Original (three-movement) version:
2009: Rotterdams Philharmonisch Orquest, Rotterdam (The Netherlands)
2009: The Philadelphia Orchestra, Philadelphia, Pennsylvania (USA)
2007: London Philharmonic Orchestra, London (U.K.)

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Pensacola Symphony Orchestra - Pensacola, Florida (USA)

Guest tenor Michael Hendrick delivered his lines with sound musicianship, character and gusto. From the first bars of the opening number, 'The Drinking Song of the Earth's Misery', he established the appropriate sweet and sour mood for the rest of the symphony... The very brief third song, 'Of Youth', is the most positive in the cycle. Here the orchestra and the tenor attuned their instruments to establish an atmosphere of delight where a party of beautifully dressed young friends drink and chat in a porcelain pavilion. The tenor line lies again in the high range, but Hendrick's vocal abilities and demeanor conveyed to the audience a clear picture of this charming scene; the soloist and orchestra ending quietly like a whisper... The twist of mood in the cycle started with another drinking song, 'The Drunkard in Spring,' where the carefree messenger utters 'If life is but a dream, why then trouble and care?' This scherzo, where the tempos are pulled back and pushed constantly, was excellent.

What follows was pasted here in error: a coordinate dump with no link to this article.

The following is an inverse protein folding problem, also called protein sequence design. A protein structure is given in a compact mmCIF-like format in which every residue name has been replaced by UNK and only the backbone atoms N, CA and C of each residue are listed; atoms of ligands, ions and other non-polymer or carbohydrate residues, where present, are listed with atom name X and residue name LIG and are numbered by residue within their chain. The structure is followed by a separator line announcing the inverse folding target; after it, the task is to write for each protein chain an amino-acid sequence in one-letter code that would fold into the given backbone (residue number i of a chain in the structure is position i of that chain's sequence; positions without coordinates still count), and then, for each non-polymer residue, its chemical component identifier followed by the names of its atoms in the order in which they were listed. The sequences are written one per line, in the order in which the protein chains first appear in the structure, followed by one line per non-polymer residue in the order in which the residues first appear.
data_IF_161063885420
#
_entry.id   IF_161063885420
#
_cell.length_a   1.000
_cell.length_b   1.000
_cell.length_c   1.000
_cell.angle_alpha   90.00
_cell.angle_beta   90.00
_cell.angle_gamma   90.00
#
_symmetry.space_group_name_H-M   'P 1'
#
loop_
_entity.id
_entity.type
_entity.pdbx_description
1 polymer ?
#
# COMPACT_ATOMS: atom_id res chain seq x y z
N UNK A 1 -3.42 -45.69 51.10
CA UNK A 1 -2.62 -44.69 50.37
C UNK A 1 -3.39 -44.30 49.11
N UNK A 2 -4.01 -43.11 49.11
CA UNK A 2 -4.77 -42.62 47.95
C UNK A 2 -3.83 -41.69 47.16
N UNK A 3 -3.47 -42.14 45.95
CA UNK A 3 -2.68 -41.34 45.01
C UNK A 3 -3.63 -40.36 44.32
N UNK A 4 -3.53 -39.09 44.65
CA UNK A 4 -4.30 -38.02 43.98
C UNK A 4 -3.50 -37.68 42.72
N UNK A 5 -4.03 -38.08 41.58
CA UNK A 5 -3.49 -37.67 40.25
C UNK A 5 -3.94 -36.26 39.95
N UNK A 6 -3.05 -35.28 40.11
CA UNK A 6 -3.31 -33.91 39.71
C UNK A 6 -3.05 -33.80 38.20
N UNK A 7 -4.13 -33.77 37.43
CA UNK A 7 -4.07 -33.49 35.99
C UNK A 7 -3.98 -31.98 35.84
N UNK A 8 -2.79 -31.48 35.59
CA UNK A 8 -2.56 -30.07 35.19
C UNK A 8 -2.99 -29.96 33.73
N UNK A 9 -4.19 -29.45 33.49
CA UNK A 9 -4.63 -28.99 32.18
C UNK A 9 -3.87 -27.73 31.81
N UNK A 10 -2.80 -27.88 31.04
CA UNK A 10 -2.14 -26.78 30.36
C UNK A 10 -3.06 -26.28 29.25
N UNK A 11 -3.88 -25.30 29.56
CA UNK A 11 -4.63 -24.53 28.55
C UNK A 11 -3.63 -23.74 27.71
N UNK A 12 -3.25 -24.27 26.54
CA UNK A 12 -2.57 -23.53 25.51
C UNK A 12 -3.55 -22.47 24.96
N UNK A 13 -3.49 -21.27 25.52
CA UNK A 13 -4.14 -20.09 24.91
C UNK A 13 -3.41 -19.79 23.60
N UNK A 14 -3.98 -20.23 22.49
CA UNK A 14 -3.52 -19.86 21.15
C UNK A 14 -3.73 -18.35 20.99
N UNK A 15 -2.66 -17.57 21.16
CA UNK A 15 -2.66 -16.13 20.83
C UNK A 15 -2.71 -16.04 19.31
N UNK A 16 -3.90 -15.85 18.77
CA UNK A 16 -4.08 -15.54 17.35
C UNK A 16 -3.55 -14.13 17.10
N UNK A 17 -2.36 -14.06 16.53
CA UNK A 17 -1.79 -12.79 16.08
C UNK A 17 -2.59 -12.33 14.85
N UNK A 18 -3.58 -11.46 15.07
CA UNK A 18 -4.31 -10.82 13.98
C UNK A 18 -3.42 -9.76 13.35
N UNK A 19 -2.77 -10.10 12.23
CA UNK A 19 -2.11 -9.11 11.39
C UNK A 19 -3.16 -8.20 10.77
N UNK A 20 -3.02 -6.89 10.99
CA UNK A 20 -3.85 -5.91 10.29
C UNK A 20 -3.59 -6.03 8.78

~ PensacolaNewsJournal.com

Chautauqua Symphony Orchestra - Chautauqua, New York (USA)

Hendrick has a large and brilliant voice.
~ The Chautauquan Daily

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In the event, the tenor was replaced by Michael Hendrick, who acquitted himself more than satisfactorily... the queen's new paramour is her former slave Spakos, sung by Hendrick, who displayed a mellifluous, expressive tone that remained pleasant throughout his range, with none of the pushing so common among current tenors.
~ Opera News, October 1997

Tenor Michael Hendrick, the Spakos, has a bright voice.
~ The New York Times, June 28, 1997

The rest of the large cast was well-prepared and strong-voiced, led by tenor Michael Hendrick as Spakos.
~ New York Post, June 28, 1997

The singers were uniformly quite strong. My favorite was tenor Michael Hendrick as Spakos, Cleopatra’s other strong love interest besides Mark Antony. Hendrick brought passion to his role and supported it with a clear, well-focused tone. He also evoked sympathy by exploring the full range of his character’s feelings.
~ Gannett Newspapers, June 15, 1997

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2002: Lyric Opera of Chicago - Chicago, Illinois (USA)
1999: New York City Opera - New York, New York (USA)
1998: Santa Fe Opera, Santa Fe, New Mexico (USA)
1993: Dayton Opera, Dayton, Ohio (USA)

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2002: Lyric Opera of Chicago, Chicago, Illinois (USA)
1997: Opera at Florham, Madison, New Jersey (USA)

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2000: National Symphony Orchestra - The Kennedy Center - Washington, D.C.